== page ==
Thus, the presence or absence of dicitrate cyclic diester is an advantageous and valuable diagnostic determinant for identifying individuals likely to develop kidney stones. Other disease conditions, including formation of atheromas in arteriosclerosis as well as the genesis of gallstones, can also involve pathologic calcification processes. Dicitrate cyclic diester can be used as a clinical marker and for treatment of these conditions. Preferably, the presence of dicitrate cyclic diester can be detected by the novel HPLC method described herein. However, the detection of dicitrate cyclic diester in human fluids can include the utilization of other methods including, but not limited to, adsorption/ion-exchange chromatography, colorimetry, electrophoresis, ultraviolet/visible/infrared/Raman spectroscopy, gas chromatography, mass spectrometry, and immunochemical and biochemical techniques. These detection techniques can involve the production of derivatives of dicitrate prior to analysis.
Kits comprising a separately packaged dicitrate, precursor, metabolite, or reactant can be advantageously used in the diagnosis and treatment of pathologic calcification conditions. For example, a simple colorimetric test for diagnosing the presence of dicitrate can be packaged as a kit which comprises neutral 4 M hydroxylamine and ferric chloride solution. Following the mixture of the biological sample to be tested with the hydroxylamine, ferric chloride solution can be added to yield a colored reaction product detectable at approximately 540 nm. The detection of dicitrate cyclic diester can result from direct or indirect detection of the compound. Therefore, it should be understood that other forms of the compound can be what is actually detected. For example, detection of a metabolic precursor or intermediate of dicitrate cyclic diester or a metabolic product therefrom can be the equivalent of detecting the compound itself. Moreover, the detection of an enzyme which can catalyze the biosynthesis of dicitrate or, alternatively, detecting the absence of an enzyme which can metabolize dicitrate to its breakdown product(s) can also effectively be used to detect the presence or absence of dicitrate.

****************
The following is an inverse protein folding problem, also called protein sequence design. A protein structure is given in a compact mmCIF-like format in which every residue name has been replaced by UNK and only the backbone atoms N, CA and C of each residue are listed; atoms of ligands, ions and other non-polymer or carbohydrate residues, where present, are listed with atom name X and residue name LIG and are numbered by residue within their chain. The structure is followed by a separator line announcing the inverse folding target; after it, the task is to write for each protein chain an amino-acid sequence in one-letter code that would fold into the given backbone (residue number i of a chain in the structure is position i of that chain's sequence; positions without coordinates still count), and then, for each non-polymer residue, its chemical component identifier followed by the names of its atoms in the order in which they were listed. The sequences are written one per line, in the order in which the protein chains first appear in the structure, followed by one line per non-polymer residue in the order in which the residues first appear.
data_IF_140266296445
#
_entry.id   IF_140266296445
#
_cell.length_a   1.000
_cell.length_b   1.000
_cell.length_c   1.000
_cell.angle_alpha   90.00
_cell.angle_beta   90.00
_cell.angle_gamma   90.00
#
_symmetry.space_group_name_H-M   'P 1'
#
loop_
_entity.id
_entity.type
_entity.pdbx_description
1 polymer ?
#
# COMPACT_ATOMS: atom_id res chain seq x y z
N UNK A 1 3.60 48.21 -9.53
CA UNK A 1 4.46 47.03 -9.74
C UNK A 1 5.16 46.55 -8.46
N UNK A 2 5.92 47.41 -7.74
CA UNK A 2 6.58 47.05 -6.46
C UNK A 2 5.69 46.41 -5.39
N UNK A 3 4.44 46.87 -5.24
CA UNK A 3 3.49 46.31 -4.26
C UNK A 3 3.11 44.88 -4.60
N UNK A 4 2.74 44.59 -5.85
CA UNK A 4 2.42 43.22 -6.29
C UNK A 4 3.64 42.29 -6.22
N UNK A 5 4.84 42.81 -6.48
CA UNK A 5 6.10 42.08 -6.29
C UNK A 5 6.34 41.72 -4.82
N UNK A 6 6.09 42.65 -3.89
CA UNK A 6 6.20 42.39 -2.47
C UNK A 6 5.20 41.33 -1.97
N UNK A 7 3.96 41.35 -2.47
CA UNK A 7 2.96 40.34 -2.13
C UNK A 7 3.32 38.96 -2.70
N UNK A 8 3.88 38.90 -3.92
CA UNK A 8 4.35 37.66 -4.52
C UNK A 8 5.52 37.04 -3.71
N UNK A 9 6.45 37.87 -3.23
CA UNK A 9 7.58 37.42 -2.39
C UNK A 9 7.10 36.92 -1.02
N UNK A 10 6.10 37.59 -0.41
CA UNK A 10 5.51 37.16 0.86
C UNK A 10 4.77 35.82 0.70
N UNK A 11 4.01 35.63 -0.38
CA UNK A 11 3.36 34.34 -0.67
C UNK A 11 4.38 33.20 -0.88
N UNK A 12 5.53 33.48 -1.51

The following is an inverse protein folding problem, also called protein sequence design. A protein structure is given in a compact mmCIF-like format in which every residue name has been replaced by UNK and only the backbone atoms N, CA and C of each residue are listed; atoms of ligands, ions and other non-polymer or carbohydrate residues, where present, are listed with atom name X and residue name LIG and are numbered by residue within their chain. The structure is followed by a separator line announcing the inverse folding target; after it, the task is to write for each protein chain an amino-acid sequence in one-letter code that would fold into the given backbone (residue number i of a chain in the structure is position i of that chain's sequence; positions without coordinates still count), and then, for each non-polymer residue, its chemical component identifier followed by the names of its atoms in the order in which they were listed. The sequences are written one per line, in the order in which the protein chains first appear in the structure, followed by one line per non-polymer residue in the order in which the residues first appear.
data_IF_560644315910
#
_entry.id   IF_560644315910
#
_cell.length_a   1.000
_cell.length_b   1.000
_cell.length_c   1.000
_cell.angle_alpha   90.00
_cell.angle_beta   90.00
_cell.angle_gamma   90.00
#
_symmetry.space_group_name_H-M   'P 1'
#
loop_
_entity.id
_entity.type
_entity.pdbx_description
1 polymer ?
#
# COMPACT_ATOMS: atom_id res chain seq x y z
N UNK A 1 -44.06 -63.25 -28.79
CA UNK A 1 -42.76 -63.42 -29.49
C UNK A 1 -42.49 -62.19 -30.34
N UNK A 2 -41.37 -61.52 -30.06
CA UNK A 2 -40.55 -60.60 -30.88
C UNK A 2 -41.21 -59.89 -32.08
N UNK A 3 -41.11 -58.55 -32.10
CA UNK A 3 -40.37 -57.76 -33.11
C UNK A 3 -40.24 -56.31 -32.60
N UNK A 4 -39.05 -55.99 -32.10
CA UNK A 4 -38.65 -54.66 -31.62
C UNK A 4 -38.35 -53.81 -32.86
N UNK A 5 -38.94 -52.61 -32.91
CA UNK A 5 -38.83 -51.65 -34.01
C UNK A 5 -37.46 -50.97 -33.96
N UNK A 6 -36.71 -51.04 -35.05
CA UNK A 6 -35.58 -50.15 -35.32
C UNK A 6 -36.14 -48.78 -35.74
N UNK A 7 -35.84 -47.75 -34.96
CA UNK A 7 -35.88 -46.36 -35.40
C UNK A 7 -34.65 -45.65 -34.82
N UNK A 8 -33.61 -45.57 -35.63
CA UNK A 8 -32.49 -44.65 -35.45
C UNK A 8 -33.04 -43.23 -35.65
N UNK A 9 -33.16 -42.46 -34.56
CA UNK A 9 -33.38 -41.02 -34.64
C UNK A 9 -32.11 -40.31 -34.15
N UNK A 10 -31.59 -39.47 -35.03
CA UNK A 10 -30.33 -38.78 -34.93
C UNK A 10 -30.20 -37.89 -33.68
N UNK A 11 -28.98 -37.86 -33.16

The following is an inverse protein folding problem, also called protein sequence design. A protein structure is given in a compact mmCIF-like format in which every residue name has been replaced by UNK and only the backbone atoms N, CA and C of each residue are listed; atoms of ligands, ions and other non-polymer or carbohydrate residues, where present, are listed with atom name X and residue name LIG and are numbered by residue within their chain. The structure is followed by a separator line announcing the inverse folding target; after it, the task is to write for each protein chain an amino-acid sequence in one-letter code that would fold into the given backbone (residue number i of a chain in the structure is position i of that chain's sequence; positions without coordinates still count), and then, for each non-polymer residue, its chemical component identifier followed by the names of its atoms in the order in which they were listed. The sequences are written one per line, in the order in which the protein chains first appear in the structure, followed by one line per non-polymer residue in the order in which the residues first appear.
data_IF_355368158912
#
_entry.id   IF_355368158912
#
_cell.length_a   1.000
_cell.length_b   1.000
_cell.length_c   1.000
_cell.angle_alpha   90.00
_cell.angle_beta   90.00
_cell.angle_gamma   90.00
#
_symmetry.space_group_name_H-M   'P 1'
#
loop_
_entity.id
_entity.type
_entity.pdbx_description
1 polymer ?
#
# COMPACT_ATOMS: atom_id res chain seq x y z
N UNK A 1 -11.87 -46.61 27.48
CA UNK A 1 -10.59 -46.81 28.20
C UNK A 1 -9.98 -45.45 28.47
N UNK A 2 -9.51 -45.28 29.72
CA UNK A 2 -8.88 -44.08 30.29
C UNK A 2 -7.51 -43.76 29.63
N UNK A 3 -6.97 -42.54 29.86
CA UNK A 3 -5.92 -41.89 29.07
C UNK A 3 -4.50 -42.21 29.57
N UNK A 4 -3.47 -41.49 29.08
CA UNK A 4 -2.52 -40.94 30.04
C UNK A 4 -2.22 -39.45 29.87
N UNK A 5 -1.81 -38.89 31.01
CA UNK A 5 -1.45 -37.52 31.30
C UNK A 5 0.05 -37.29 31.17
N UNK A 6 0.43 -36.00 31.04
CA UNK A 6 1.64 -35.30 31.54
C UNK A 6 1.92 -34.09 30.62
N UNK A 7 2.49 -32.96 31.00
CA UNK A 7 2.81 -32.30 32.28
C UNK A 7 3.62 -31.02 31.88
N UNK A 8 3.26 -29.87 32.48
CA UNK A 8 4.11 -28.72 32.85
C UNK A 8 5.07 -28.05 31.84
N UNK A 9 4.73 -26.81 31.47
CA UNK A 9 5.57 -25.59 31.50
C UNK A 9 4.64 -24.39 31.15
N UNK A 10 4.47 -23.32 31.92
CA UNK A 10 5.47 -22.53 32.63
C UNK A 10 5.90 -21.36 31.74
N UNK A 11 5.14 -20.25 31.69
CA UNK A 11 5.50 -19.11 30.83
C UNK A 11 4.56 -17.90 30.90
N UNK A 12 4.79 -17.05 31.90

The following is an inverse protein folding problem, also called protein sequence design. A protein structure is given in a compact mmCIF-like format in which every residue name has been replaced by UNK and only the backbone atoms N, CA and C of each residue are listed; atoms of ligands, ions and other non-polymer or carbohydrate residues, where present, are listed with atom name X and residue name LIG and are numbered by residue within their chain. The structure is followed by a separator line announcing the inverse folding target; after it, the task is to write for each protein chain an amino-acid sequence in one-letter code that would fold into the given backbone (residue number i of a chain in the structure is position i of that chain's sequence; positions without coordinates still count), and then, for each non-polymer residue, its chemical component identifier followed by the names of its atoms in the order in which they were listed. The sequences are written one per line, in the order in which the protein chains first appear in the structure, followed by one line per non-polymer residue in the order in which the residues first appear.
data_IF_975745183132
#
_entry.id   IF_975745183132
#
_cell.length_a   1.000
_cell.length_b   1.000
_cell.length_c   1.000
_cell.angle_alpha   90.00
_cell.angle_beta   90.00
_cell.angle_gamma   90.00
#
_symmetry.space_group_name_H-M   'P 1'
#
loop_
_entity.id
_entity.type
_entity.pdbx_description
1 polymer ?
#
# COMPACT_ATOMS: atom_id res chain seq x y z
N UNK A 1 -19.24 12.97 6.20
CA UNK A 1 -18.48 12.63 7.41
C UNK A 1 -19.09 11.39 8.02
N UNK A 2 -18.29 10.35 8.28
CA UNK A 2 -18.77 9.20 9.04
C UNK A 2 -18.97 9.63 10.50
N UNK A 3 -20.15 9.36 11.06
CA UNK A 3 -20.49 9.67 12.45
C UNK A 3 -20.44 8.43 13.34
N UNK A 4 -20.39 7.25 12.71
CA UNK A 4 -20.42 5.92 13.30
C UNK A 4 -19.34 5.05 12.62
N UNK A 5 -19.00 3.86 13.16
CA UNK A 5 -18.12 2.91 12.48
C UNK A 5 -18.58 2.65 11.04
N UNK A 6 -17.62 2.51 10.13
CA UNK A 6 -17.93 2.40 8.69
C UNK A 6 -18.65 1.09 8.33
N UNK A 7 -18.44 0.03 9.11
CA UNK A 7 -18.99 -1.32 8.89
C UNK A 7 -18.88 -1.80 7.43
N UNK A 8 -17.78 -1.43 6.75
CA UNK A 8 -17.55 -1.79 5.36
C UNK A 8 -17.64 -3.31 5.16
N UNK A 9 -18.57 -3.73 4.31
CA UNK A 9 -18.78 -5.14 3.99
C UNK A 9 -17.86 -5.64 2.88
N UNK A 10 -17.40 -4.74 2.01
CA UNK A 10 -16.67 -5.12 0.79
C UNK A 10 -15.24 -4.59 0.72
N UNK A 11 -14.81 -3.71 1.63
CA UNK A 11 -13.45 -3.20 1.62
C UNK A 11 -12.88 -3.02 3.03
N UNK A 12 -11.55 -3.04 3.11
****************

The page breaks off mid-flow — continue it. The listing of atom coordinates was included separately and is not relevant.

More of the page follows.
It is also understood that antibodies can be made to the novel dicitrate compound, or its analog, derivative, or salt, or antibodies to a metabolic enzyme involved in the biosynthesis or biotransformation of dicitrate. These procedures for antibody production are standard in the art and could be readily conducted by persons of ordinary skill in the art. For example, antibodies can be raised to the dicitrate compound itself or using the compound as a hapten conjugated to an acceptable carrier, wherein the carder is an immunogen. These antibodies can be useful for purification procedures, e.g., affinity chromatography, for immunoassay or diagnostic kits, for therapeutics, and other methods and procedures where antibodies typically can be employed. An assay employing specific antibodies to detect dicitrate can involve recognition, i.e., binding, of the antibody to the compound or the compound-specific moiety of a hapten-carrier conjugate. The antibody can be labelled by any available means, e.g., radioactive or enzymatic markers, or can be further recognized by a second antibody having a label.
Dicitrate cyclic diester is a potent inhibitor of hydroxyapatite and calcium-oxalate crystal formation. Our studies indicate that at least one step in stone formation (i.e., nucleation, growth, aggregation, or crystal retention on renal tubular surfaces) is blocked by this novel renal calcification inhibitor (see Example 5). Novel treatments for kidney stone disease and other pathologic calcification processes can also be accomplished by administration of dicitrate cyclic diester, analogs, derivatives, or salts thereof, or compositions comprising the compound or one of its analogs, derivatives, or salts. Thus, dicitrate can be useful for prophylactic or therapeutic treatment of a calcification process, including idiopathic kidney stone disease or other pathologic calcification.
The treatment of patients with pathologic calcification diseases, or symptoms thereof, can be carried out by administering to these patients an effective amount of the compound, itself, or a composition comprising the novel compound. The compound used in these compositions can be isolated and purified from biological sources, can be chemically synthesized, or can be produced using biotechnology procedures.